• EveryCubEver

    This Week in 1945 (April 26–May 2)

    By Rick Kaempfer
    In This Week in 1945
    Apr 26th, 2019
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    This week during the last year the Cubs went to the World Series…

    World War II Rages On

    It was probably the worst week ever for European fascists.

    US Army liberates Genoa apr 27*It begins when the Italian Fascist dictator Benito Mussolini is captured. Mussolini and his mistress, Clara Petacci, are executed by Italian partisans as they attempt to flee the country. Their bodies are then hung by their heels in the public square of Milan. Meanwhile, the US Forces liberate the city of Genoa (photo). Italy is soundly defeated. Hitler hears about Mussolini’s fate. Even in his delusional state, he now knows that all is lost.

    *As the Red Army approaches the Führerbunker in Berlin two days later, Adolf Hitler and his wife Eva Braun commit suicide. Karl Dönitz succeeds Hitler as President of Germany. Joseph Goebbels succeeds Hitler as Chancellor of Germany. Hamburg Radio announces that Hitler has died in battle, “fighting up to his last breath against Bolshevism.”

    *The BBC hears the news…and reports it to the rest of the world.

    *Goebbels doesn’t remain chancellor for long. Joseph and Magda Goebbels, his wife, commit suicide the very next day, after killing all six of their children. Karl Dönitz appoints Count Lutz Schwerin von Krosigk as the new Chancellor of Germany.

    *The first newsreels of the Nazi death camps are released.

    In Chicago

    Edward J. Kelly*Mayor Edward Kelly, who has been the mayor of Chicago since Anton Cermak’s assassination in 1933, celebrates his 69th birthday on the day Chicago discovers Hitler is dead. He will remain mayor until 1947.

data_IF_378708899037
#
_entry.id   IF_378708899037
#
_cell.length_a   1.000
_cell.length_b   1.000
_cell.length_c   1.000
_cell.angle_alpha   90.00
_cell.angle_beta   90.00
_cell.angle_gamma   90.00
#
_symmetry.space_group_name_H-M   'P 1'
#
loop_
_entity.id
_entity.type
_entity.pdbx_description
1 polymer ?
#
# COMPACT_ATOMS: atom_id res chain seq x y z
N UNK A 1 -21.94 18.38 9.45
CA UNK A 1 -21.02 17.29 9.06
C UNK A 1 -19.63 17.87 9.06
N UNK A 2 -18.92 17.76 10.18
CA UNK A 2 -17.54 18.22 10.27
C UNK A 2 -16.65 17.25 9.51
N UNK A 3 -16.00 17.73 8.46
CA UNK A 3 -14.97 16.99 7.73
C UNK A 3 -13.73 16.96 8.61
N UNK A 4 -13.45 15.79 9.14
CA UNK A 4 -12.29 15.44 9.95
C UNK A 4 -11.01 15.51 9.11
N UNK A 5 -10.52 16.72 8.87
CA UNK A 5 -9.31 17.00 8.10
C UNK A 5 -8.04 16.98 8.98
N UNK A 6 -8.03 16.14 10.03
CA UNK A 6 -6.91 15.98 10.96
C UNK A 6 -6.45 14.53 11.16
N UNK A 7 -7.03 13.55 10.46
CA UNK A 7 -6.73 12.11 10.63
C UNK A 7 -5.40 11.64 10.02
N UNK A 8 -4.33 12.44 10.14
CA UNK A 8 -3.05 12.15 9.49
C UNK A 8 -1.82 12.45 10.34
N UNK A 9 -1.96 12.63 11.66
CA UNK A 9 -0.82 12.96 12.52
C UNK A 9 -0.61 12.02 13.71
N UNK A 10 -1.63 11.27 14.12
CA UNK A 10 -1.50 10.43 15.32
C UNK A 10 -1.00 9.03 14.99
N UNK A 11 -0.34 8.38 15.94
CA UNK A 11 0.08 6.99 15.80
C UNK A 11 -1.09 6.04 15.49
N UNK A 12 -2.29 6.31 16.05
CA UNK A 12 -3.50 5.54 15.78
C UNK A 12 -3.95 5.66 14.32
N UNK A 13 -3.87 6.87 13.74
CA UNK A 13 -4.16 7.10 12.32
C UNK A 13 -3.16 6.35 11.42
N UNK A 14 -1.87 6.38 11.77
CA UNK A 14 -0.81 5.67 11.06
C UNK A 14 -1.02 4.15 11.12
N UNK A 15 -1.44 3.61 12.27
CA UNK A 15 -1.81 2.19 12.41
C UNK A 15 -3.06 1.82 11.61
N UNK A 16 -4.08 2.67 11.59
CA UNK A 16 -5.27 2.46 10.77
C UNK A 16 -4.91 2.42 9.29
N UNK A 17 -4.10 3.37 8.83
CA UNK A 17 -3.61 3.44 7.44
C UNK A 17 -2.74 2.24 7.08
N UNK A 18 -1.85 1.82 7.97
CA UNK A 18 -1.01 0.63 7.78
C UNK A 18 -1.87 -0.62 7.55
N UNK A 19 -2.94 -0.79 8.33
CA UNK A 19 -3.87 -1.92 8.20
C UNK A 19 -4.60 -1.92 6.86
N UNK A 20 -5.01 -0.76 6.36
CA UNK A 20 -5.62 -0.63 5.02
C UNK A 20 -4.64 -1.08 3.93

*Newspaper headlines blare the good news about Hitler’s Death. Among the headlines:

    THE BLOODY DOG IS DEAD
    CITY TAKES REPORT OF DEATH IN STRIDE
    ‘Deep Satisfaction’ Is Felt By U.S. Troops at Death
    ALL JEWS HOUNDED UNDER HITLER RULE; More Than 3,000,000 Slain…

    In Baseball

    Hank Wyse*The Cubs return home to Wrigley Field and face the Pirates. They win the first two games of the series, 7-3 and 6-0. In that second game Hank Wyse pitches a masterpiece. He gives up only one hit…a single in the eighth inning by Bill Salkeld.

    *Their good start is generating nice buzz for the team. The Sunday double-header, always the biggest draw of the week, brings out almost 37,000 paying fans, plus more than a thousand uniformed serviceman, admitted for free. Unfortunately, the Cubs don’t quite live up to the moment. They are swept in the double-header.

    *Now they board the train for the longest road trip of the season. They won’t be back to Wrigley Field until May 23rd.

    *Though the Cardinals are still the favorites to win the NL, they are reminded this week how difficult that will be when their star slugger Enos Slaughter turns 29. Slaughter will miss the entire season while serving in the military.

    In Pop Culture

    Arthur Godfrey*”Arthur Godfrey Time” begins a 27 year run on CBS radio. Beginning in 1948, the show also airs on television. Godfrey might have been the biggest radio and television star in America during his heyday.

    Birthdays

    *Glenn Ford, just released from military in December, is back in Hollywood for his 29th birthday.

    *Saddam Hussein turns 8 in Iraq.

    *Three baby girls are born. All will become well known in the 60s and 70s: Rita Coolidge, Tammi Terrell, and Bianca Jagger.

    Cub of the week

    Stan Hack 1934Stan Hack is a 14-year Cub veteran as the 1945 season gets underway. He was a member of the 1932, 1935, and 1938 pennant winners. Hack is extremely close to manager Charlie Grimm, and his leadership (and Phil Cavarretta’s) is invaluable to the Cubs. He also happens to be a great leadoff man. When he retired last season (1944) because he couldn’t get along with former Cubs manager Jimmy Wilson, the team struggled. With Hack back at the top of the lineup in 1945, the Cubs are once again an offensive dynamo. Hack is known as Smilin’ Stan because of his incredibly sunny disposition. Earlier in his career, the young Cubs executive Bill Veeck Jr. even staged a promotion to highlight that sunniness. He called it “Smile with Stan” day, and the Cubs passed out mirrors to fans so that they could see themselves smile. Needless to say, the sight of reflecting sunlight in the stands was slightly distracting to the players…and that promotion was never repeated.

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